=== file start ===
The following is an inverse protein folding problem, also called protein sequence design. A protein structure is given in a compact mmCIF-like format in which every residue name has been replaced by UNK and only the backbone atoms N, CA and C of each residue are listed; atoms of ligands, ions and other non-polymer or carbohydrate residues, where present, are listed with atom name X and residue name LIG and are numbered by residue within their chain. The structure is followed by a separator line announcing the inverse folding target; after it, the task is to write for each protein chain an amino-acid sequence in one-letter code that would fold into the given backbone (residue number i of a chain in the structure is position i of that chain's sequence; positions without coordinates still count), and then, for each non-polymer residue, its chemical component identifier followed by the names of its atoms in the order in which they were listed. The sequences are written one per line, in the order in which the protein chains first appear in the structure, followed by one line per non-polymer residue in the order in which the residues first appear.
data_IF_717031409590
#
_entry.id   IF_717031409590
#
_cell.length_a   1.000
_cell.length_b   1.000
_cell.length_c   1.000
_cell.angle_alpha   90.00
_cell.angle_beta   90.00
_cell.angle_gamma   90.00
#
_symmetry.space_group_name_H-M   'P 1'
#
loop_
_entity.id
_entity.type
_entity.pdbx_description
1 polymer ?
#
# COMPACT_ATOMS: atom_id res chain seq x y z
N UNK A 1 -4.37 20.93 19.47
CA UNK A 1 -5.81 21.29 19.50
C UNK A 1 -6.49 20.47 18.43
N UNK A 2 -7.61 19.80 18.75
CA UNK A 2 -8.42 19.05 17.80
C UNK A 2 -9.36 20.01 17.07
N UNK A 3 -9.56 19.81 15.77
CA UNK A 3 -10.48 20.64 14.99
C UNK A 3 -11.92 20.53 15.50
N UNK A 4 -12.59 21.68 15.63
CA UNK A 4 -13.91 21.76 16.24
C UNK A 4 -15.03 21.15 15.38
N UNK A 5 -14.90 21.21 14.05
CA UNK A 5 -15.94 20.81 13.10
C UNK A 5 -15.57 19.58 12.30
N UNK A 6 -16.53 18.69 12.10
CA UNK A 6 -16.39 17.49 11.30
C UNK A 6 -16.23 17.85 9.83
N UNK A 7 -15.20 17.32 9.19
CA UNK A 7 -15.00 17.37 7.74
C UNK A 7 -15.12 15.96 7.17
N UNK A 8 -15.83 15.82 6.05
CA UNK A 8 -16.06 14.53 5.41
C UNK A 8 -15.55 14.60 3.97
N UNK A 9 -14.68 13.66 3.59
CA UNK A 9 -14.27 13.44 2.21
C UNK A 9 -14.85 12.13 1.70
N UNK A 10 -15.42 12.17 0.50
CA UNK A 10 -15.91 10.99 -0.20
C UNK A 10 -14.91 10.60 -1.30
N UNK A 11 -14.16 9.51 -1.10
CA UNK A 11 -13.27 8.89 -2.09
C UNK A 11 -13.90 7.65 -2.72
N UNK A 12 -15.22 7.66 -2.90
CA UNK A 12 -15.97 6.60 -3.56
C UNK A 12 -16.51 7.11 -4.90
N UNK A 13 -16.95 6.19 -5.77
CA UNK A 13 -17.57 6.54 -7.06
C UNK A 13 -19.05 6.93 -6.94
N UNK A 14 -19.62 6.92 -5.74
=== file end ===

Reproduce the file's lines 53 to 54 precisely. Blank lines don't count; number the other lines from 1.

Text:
CA UNK A 11 -13.27 8.89 -2.09
C UNK A 11 -13.90 7.65 -2.72